Ivor Tossell

Point by Point Rebuttal to Globe and Mail Hit Piece

Rejecting conspiracy thinking keeps it alive and well - Tossell should know!

H Koehli
Signs of the Times
Sat, 18 Aug 2007

In a fitting and prototypical example of the conversive thinking that runs epidemic among our hysterized society, Ivor Tossell of the Globe and Mail demonstrates in a recent article the very fuzzy thinking he attempts to deride. If it wasn't so sad, and so pitiful a look into the lengths to which a seemingly healthy mind will go to hang onto a belief system, it would be humorous. For Tossell, in his article, accuses others of the very things he himself epitomizes, as will be shown in my comments below.

Tossell begins:

The problem with deriding conspiracy theories is that it really does leave your columnist feeling like he's just playing his part in the International Bankers' plan for one-world government.

Comment: In his first sentence, Tossell shows how little he has actually thought about "conspiracy theories." Has he ever asked himself, "Just what is a conspiracy theory?" I doubt it. If he did, he would probably conclude that a conspiracy theory was a theory (a supposition or a system of ideas intended to explain something) that involves a conspiracy (a secret plan by a group to do something unlawful or harmful).

So Tossell is a conspiracy theorist whether he likes it or not, for he posits that a group (Al-Qaeda) came up with a secret plan to do something unlawful and harmful. Now, for some reason, Tossell has rejected the idea that the American government and intelligence agencies could have been involved in said plan, or that said plan was not entirely secret and that there was advance knowledge of the attacks.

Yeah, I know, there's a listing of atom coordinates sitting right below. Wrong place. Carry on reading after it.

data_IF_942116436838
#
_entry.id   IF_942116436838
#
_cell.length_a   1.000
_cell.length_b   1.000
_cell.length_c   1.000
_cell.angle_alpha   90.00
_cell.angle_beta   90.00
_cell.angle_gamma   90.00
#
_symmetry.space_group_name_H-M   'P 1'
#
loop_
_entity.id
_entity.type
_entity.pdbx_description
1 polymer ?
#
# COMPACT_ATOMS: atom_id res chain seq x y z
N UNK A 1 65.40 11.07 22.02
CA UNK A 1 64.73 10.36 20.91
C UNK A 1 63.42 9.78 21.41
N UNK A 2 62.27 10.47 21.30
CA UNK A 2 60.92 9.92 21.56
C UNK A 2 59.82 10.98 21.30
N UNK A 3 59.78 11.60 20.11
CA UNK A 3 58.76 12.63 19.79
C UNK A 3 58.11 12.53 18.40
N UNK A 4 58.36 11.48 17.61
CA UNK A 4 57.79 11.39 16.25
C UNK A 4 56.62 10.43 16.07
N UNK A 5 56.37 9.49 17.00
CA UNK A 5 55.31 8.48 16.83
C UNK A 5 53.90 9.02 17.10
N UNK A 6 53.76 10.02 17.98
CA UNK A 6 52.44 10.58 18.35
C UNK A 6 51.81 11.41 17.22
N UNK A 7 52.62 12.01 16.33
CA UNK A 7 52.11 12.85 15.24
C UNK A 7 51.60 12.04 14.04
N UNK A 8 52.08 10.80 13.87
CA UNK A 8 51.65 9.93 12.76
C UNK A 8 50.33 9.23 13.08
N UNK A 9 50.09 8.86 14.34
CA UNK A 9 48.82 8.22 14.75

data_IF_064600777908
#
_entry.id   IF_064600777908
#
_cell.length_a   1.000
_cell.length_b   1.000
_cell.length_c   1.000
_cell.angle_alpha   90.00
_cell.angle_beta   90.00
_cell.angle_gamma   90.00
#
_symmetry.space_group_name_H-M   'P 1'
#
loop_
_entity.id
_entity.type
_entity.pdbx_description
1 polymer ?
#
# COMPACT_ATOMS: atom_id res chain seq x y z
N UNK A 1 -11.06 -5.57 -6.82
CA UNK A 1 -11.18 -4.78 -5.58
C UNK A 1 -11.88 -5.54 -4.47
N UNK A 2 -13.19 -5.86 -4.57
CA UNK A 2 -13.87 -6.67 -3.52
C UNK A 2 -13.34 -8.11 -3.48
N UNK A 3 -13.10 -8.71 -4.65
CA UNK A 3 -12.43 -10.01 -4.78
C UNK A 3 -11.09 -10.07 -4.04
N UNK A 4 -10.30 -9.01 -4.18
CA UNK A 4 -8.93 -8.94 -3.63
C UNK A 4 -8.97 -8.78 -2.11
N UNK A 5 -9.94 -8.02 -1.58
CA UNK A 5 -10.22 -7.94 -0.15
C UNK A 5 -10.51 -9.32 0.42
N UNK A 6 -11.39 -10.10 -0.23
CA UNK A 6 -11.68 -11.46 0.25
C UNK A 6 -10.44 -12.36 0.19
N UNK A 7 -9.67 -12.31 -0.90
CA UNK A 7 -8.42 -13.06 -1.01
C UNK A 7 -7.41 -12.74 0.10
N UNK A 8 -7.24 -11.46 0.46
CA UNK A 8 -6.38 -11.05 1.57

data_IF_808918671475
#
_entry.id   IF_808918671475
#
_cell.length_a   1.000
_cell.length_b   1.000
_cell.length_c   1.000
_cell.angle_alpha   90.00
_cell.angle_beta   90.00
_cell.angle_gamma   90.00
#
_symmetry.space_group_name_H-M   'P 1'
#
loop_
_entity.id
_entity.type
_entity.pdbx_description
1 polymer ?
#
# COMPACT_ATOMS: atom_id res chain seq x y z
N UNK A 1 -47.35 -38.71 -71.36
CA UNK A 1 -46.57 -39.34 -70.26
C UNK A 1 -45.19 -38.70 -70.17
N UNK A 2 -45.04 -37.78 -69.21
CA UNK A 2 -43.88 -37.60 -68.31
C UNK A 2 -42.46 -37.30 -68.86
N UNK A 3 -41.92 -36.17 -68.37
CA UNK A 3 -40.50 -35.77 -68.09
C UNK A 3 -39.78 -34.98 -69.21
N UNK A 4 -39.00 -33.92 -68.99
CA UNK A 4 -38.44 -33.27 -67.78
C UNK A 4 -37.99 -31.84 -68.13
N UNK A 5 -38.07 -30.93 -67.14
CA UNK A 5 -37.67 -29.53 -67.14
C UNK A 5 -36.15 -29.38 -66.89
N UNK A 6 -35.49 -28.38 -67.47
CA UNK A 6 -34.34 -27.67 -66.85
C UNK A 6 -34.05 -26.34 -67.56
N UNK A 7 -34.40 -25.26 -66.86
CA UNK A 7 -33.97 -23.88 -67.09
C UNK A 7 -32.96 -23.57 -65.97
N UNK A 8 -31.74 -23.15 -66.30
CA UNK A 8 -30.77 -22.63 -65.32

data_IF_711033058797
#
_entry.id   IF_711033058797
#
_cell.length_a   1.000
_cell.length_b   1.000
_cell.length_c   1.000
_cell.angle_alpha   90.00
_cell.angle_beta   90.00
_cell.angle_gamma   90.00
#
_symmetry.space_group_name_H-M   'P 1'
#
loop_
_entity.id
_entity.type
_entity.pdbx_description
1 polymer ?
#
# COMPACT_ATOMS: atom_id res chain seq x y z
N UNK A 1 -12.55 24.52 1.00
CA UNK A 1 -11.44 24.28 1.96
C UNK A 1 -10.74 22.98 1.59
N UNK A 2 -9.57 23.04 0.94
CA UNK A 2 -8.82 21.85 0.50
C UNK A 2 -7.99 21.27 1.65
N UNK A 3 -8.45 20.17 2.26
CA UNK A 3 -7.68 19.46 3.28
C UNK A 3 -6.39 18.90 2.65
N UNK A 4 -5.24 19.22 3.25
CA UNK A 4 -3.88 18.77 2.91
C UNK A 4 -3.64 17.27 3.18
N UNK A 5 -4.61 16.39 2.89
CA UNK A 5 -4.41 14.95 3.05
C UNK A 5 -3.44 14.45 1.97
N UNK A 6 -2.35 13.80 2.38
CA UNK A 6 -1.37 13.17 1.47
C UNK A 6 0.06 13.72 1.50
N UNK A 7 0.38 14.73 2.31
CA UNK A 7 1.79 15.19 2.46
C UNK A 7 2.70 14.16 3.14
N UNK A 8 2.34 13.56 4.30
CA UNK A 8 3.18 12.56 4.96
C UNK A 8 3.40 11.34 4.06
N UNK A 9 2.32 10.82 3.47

Why should he make such an a priori judgment? We know military and intelligence agencies commonly take part in conspiracies of their own. They are called "covert or black operations." The are also called psyops, or psychological operations, in which a lie is told for propaganda purposes. Many people are often involved, and the methods and means are often "extra-judicial." Sounds like "conspiracy theories" to me.

Already, from Tossell's use of the paramoralism "conspiracy theory" (that is, it has an emotional and moralistic connotation that makes it particularly derogatory and contagious) his logic must be: a) conspiracy theories are inherently irrational, b) the idea that the Bush-Cheney administration had anything to do with the attacks is a conspiracy theory, therefore c) the theory is irrational and cannot be true. Furthermore, using this logic, it is unlikely that the government has ever or will ever be involved in such "conspiracies". To think so is irrational!

Ironically, while Tossell sardonically mentions that he feels he is playing his part for the "International Bankers," he isn't that far from the truth. He is one in a long line of useful idiots.